up to 50 caravans squatting on vacant land around the town.
TALL TALES AND TRUE
Flight Lieutenant John James Osmond D.F.C. grew up in Mount Magnet. His father had served as a machine gunner in World War 1 and was taken prisoner.
John joined the RAAF in World War 2 and flew with the pathfinder squadron. This was a particularly dangerous job as the pathfinders went in ahead of
the main formation to drop flares on the targets. This meant they were alone and heavily targeted by the flak guns below. It was said that on one
occasion John’s plane was caught by a number of searchlights and in order to shake them off he had to turn the plane upside down and dive with a full load of bombs aboard.
Eventually John’s plane was shot down but he survived and like his father became a POW. Sadly on his return home he was killed in a vehicle accident
when his motorcycle ran into a bogged truck stuck in a creek on a dark night. He was just 24 years old.
Another aviator to come out of Mount Magnet was Bruce Wood. After joining the RAAF and serving in Vietnam he returned to Australia and served as a flight
instructor, Squadron Leader, Flight Commander and was eventually posted to Washington DC (USA) as the Air Attaché.
Pretty Boy no longer pretty.
Pretty Boy (real name unrecorded) went on a bender and when he ran out of money got a very bad case of the D.Ts. Locals saw him wandering down the street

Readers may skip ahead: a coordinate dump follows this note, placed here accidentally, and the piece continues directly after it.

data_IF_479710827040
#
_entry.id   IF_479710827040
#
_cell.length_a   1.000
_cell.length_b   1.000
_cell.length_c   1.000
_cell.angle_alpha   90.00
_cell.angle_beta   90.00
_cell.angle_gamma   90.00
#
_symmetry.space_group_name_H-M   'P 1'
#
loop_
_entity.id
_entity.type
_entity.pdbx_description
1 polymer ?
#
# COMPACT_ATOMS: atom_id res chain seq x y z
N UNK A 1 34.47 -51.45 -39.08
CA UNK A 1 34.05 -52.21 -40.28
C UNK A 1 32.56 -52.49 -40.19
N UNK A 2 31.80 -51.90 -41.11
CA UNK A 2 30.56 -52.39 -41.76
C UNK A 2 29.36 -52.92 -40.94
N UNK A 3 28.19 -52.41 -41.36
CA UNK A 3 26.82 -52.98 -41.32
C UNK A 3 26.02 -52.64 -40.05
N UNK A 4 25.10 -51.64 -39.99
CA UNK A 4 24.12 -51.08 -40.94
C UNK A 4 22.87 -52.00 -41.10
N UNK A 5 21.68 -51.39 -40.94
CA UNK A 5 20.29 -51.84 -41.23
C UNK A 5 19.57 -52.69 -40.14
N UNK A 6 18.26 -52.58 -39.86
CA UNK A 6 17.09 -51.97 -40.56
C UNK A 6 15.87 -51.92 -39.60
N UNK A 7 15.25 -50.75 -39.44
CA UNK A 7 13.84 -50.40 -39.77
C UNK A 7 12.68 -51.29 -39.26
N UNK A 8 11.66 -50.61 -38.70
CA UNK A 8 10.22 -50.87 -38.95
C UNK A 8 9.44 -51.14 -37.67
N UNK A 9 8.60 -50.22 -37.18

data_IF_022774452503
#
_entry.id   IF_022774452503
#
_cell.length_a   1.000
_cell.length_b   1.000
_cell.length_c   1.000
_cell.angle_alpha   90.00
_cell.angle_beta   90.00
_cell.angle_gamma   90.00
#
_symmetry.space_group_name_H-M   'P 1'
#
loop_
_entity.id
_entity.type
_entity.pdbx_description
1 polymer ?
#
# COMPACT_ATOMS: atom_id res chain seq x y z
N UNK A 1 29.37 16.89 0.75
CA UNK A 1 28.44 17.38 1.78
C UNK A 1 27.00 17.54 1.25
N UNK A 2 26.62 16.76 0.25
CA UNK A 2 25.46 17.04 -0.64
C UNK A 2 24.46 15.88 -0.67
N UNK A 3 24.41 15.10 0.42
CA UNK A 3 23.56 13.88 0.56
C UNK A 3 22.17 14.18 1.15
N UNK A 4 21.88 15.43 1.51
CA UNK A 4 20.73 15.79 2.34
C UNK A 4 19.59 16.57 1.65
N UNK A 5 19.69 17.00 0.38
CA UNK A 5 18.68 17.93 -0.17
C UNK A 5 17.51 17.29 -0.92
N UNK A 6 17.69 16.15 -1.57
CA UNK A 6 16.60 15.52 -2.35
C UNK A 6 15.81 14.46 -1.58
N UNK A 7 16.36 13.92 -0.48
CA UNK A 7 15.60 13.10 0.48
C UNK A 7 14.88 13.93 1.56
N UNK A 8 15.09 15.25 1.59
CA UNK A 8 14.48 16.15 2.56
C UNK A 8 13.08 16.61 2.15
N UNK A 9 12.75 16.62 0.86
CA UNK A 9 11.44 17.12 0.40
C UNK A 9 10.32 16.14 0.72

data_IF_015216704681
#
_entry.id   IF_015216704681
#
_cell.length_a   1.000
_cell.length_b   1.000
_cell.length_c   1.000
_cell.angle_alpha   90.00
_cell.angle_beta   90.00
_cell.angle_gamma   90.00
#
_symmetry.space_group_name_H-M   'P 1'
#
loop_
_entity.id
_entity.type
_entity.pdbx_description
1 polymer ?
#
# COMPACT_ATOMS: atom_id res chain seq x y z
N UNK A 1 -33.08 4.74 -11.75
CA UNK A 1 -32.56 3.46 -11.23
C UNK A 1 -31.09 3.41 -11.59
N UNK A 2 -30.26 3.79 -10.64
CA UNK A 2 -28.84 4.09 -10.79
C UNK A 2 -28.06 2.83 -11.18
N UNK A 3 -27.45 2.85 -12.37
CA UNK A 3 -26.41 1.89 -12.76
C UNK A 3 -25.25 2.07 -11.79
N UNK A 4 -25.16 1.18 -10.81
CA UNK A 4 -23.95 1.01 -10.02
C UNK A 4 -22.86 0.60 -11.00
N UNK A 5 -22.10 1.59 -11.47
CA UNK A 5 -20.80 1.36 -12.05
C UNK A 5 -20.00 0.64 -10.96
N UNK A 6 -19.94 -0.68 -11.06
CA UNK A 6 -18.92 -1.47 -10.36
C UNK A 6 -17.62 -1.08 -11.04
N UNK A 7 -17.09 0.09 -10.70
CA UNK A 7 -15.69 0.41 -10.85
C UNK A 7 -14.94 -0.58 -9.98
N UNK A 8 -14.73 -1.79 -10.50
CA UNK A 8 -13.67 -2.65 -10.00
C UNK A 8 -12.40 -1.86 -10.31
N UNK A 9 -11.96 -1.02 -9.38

with a cigar in his mouth, but as he got closer they realised that it was actually a plug of dynamite with a fuse attached.
As Pretty boy proceeded to light the fuse everyone in the vicinity dived for cover and there was a loud BANG! The result of which was Pretty Boy’s body –
minus its head – lying slumped across the path.
New Chum’s luck.
Mickey the Priest (who was no Priest at all) was a ‘new chum’ on the goldfields near Lake Austin and used to constantly pester the old timers about where
he could find gold. Eventually they got tired of his continual questions and they pointed out a rocky outcrop that was known to be barren and told him to try there.
Mickey didn’t have the tools to break up the rocky outcrop so instead he sank a drive next to the reef. Imagine the surprise of the old timers when Mickey
struck a rich lode that he eventually sold to an English consortium for a good price.
Even with that bit of good luck Mickey was not wise with his good fortune and was seen some time later working for wages at Sandstone.
The ghost of a murdered man was said to haunt the railway yard and the story of his murder is as follows:
A stranger arrived in town by train looking for French Maggie. She was living in a building at the end of the railway yard with two male ‘friends’.
A violent argument was heard coming from the house and the next morning Maggie and her companions quickly left town.
Some months later the stranger’s body was found at the bottom of an abandoned shaft of the New Chum Mine.
A terrible thirst.
When a local miner was banned from the local pub he became desperate, so desperate for a drink in fact that he cut off a section of broom stick, wrapped it in red
gelignite paper, put in a fuse, lit the fuse and tossed it through the bar window. The drinkers all fled the bar only to return after some time when there was no
explosion, to find their glasses were all empty.
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Gold prospecting, Heritage walk, Tourist drive, Amphitheatre, Lennonville, Mining and pastoral museum.
BUILDINGS OF NOTE
Old shire building, Grand hotel, Mt. Magnet Hotel.
State : North West
Federal : Durack
Postcode : 6638
Local Government : Shire of Mount Magnet